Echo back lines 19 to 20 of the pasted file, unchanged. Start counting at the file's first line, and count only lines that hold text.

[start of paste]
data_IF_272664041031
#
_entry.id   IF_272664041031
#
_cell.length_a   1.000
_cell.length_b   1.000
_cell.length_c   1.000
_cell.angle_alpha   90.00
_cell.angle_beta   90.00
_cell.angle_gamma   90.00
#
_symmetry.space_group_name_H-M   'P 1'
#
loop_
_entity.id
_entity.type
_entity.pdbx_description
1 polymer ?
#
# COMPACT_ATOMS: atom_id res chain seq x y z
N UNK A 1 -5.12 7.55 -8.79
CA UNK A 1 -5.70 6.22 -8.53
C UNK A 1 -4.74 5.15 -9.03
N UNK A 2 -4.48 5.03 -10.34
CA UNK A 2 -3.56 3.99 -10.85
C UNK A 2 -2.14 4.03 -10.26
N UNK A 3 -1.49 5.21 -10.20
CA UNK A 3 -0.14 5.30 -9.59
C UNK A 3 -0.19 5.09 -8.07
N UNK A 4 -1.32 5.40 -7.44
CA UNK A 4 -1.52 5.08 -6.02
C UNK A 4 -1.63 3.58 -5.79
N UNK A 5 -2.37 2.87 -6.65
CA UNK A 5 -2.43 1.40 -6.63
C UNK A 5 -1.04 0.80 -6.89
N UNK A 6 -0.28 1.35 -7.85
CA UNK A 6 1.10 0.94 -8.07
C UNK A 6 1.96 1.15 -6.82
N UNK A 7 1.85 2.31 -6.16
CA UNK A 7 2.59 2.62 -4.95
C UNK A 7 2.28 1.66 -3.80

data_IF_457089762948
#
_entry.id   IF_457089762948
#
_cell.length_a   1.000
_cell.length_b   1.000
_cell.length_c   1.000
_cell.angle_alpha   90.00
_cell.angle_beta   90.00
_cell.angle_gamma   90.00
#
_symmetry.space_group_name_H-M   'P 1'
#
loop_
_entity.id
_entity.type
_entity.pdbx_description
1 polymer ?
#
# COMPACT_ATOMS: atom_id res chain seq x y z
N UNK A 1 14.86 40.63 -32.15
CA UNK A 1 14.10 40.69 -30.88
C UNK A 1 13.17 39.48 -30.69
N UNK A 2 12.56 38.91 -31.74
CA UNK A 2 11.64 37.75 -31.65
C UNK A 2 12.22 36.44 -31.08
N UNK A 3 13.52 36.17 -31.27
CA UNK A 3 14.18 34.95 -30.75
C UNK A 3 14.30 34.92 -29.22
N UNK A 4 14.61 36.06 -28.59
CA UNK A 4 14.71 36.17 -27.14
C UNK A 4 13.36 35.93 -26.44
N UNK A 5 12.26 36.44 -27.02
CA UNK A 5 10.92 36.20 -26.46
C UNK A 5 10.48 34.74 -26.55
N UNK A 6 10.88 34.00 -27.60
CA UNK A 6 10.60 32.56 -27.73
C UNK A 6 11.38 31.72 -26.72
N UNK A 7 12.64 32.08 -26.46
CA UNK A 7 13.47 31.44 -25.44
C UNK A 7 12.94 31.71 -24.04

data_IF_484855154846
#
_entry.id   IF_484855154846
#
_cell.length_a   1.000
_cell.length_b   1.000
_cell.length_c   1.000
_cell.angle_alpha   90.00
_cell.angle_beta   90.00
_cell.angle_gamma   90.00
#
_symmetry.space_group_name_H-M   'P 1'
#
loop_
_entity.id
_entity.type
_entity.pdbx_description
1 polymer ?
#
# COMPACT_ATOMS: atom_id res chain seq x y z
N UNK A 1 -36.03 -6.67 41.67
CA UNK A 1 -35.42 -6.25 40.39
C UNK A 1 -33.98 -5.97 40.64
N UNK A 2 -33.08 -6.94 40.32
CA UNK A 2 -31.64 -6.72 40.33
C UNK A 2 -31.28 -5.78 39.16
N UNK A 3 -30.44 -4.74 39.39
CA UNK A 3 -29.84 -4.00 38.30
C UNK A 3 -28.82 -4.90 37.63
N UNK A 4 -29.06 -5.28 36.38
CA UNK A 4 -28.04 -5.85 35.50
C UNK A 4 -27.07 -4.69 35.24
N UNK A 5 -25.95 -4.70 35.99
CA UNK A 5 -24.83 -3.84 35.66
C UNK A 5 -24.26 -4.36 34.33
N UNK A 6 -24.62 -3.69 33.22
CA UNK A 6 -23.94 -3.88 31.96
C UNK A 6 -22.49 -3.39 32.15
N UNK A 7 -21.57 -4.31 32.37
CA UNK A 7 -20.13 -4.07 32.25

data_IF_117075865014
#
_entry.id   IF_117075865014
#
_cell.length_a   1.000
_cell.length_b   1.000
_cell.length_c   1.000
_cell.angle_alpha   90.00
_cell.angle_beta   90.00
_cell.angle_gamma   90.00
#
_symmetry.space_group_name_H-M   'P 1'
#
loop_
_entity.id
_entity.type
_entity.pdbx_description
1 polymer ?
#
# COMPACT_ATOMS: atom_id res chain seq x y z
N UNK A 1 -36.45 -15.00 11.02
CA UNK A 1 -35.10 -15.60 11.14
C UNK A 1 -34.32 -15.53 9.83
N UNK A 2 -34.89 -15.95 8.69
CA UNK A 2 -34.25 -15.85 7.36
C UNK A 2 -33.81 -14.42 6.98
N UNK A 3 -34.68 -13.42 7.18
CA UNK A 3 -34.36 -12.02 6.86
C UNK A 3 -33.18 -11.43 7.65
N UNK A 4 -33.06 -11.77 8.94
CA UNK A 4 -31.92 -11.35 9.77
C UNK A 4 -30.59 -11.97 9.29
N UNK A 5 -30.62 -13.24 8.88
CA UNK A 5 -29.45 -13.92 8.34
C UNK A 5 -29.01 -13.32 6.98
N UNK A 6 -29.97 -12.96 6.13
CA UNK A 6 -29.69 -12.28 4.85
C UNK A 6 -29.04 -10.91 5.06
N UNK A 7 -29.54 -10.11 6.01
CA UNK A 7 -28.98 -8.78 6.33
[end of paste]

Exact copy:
#
# COMPACT_ATOMS: atom_id res chain seq x y z